“Love is as close to hate when it comes to sisters. You’re as close as two humans can be. You came from the same womb. The same background. Even if you’re poles apart, mentally. That’s why it hurts so much when your sister is unkind. It’s as though a part of you is turning against yourself.” (315)
The highly acclaimed author of MY HUSBAND’S WIFE is back with a new psychological thriller. And this one examines a different relationship than the last. Sisters instead of misters.
Title is linked to Amazon and there are no spoilers ahead:
The last day of school in a small seaside town in England, three girls head off to school. Two will be featured in a last-day concert. The eldest will receive special recognition for her academic achievements. But first, they must cross the busy road.
But they never get to school that day. An accident changes everything. One dies. One is in a coma with traumatic brain injury. And the oldest feels somehow responsible.
Fifteen years later, Allison is a part-time art teacher at the local college. Not surprisingly, she is just squeaking by.
Her life is dismal. No friends. No man. Crappy job. Just the occasional phone call from her mum. Usually about her sister.
Now a grown, youngish woman, Kitty resides in an institutional “home.” She’s confined a wheelchair and must wear a helmet. She is nonverbal, bangs on her chair, and drools. And while she cannot verbalize words, we are given a third-person point-of-view into her world through chapters alternating with the first-person narration of older sister Ali/Allison.
Level-headed, sensible Allison. Big sister. Daughter. Single woman.
So when Mum’s second husband goes AWOL, Allison must step up and help her mother pay for Kitty’s care. To make ends meet, Allison takes a second part-time job–this one teaching art in a local minimum security men’s prison. Because her life couldn’t get any more dismal, eh?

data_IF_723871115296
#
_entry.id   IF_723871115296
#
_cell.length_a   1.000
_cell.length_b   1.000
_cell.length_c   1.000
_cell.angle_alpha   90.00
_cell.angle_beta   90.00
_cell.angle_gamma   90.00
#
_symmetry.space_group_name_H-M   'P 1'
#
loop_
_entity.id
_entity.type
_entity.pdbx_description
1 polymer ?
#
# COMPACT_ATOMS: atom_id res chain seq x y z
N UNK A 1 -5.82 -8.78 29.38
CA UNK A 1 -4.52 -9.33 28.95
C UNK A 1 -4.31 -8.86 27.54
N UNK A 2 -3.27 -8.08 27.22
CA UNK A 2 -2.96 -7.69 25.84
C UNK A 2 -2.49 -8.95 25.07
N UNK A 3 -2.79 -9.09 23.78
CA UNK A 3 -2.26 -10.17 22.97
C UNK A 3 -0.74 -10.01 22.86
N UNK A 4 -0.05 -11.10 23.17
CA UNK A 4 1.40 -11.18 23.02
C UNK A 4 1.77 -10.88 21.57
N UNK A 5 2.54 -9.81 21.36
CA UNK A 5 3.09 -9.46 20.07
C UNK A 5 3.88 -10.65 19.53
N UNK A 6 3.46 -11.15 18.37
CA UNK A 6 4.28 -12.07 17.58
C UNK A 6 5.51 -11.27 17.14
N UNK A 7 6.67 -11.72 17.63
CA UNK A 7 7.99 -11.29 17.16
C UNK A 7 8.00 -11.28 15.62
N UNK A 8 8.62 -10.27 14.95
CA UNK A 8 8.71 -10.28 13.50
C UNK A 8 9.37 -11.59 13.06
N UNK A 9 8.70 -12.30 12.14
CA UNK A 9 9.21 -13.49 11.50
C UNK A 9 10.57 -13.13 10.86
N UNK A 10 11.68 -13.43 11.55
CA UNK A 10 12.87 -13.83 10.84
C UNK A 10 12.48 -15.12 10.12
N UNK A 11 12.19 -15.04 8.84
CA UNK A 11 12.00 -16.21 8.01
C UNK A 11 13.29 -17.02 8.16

I had been looking forward to the publication of this book and put myself on a waiting list for it–I got it in early February and read it immediately.
I definitely loved the premise from the get-go. And I do enjoy a good British psychological thriller. Plus, any woman who is a sister to another sister can empathize and cheer for a character who finds herself in Allison’s position. Or even Kitty’s.
But I couldn’t.
This book, while it has much to admire, it seems to suffer from structural issues that jar the reader from suspending disbelief over and over again.
The actual inciting incident that should kick off the action, doesn’t appear until about one-hundred pages in. Until that dramatic situation occurs, we don’t understand the dishrag that is Allison. We don’t understand her internal motivation, so we don’t understand her actions.
Don’t get me wrong. I love an unreliable narrator. And Allison is unreliable as hell. But without having a proper understanding of Allison’s inner demons from the beginning of the story, there are glaring holes for the reader. Holes that are magnified by contrived, wild coincidences.
Sure, we understand the sibling rivalry between the two sisters–especially since they each have a different father, but come on. I needed more to help me suspend my disbelief.
Many of the plot events are thrown at the reader in a willy-nilly manner rather than developed and foreshadowed.
Others are illogical. When certain events conspire against and happen to Allison, the responses of authority figures are illogical.
So too when the writer needs Allison to come into close contact with a significant figure from her past.
I rarely find myself muttering, “Yeah right” or “That would never happen” when reading a solid psychological thriller, but I found myself saying it time and time again.
Also jarring and contrived, the appearance at the end of a deus ex machina which translates god from the machine. It’s a plot device used to resolve a situation that is beyond hopeless–it is external to the character and has nothing to do with her inner journey.
Which in the case of this book–we’re never really sure what Allison’s inner journey is–until maybe the last quarter of the book when we surmise it is absolution from guilt. Maybe. Oh, and for the aspiring writers out there, deus ex machina not something to emulate. It’s often employed when the writer has written himself into a corner.
Jane Corry captures the world of special needs adults with a keen eye. She even gets us to pull for Allison here and there. But, overall, this follow-up novel to her breakout novel, MY HUSBAND’S WIFE, would have benefited from a complete rewrite.
I will likely check out her first book. And maybe her next one.
Foxy Writer Scale: Two out of Five Foxes
Thanks for reading!
Susan J. Anderson
Foxy Writer Chick